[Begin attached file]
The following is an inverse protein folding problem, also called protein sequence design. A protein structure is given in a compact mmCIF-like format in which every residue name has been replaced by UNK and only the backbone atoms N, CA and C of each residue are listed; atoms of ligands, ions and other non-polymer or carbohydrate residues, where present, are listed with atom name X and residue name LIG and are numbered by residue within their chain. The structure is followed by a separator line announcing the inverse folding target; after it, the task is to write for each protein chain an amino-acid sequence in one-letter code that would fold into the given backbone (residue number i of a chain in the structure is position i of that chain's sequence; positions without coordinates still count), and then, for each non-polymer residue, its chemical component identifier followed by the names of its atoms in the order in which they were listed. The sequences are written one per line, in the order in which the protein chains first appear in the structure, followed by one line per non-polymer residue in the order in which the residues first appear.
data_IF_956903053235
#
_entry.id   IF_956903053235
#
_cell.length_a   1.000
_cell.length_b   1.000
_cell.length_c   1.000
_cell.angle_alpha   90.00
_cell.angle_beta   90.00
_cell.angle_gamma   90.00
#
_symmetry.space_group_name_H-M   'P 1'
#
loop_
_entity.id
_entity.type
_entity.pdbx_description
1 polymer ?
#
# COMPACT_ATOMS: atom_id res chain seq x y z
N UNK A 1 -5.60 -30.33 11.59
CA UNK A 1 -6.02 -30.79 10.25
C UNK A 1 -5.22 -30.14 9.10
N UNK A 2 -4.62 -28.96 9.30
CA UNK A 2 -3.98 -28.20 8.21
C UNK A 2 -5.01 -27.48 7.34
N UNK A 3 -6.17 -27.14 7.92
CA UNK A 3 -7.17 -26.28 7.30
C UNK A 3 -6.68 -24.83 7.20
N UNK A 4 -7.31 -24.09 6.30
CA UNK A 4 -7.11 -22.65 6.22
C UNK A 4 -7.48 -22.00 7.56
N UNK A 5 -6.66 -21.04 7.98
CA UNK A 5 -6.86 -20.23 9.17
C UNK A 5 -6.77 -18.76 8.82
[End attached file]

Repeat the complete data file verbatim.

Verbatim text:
The following is an inverse protein folding problem, also called protein sequence design. A protein structure is given in a compact mmCIF-like format in which every residue name has been replaced by UNK and only the backbone atoms N, CA and C of each residue are listed; atoms of ligands, ions and other non-polymer or carbohydrate residues, where present, are listed with atom name X and residue name LIG and are numbered by residue within their chain. The structure is followed by a separator line announcing the inverse folding target; after it, the task is to write for each protein chain an amino-acid sequence in one-letter code that would fold into the given backbone (residue number i of a chain in the structure is position i of that chain's sequence; positions without coordinates still count), and then, for each non-polymer residue, its chemical component identifier followed by the names of its atoms in the order in which they were listed. The sequences are written one per line, in the order in which the protein chains first appear in the structure, followed by one line per non-polymer residue in the order in which the residues first appear.
data_IF_956903053235
#
_entry.id   IF_956903053235
#
_cell.length_a   1.000
_cell.length_b   1.000
_cell.length_c   1.000
_cell.angle_alpha   90.00
_cell.angle_beta   90.00
_cell.angle_gamma   90.00
#
_symmetry.space_group_name_H-M   'P 1'
#
loop_
_entity.id
_entity.type
_entity.pdbx_description
1 polymer ?
#
# COMPACT_ATOMS: atom_id res chain seq x y z
N UNK A 1 -5.60 -30.33 11.59
CA UNK A 1 -6.02 -30.79 10.25
C UNK A 1 -5.22 -30.14 9.10
N UNK A 2 -4.62 -28.96 9.30
CA UNK A 2 -3.98 -28.20 8.21
C UNK A 2 -5.01 -27.48 7.34
N UNK A 3 -6.17 -27.14 7.92
CA UNK A 3 -7.17 -26.28 7.30
C UNK A 3 -6.68 -24.83 7.20
N UNK A 4 -7.31 -24.09 6.30
CA UNK A 4 -7.11 -22.65 6.22
C UNK A 4 -7.48 -22.00 7.56
N UNK A 5 -6.66 -21.04 7.98
CA UNK A 5 -6.86 -20.23 9.17
C UNK A 5 -6.77 -18.76 8.82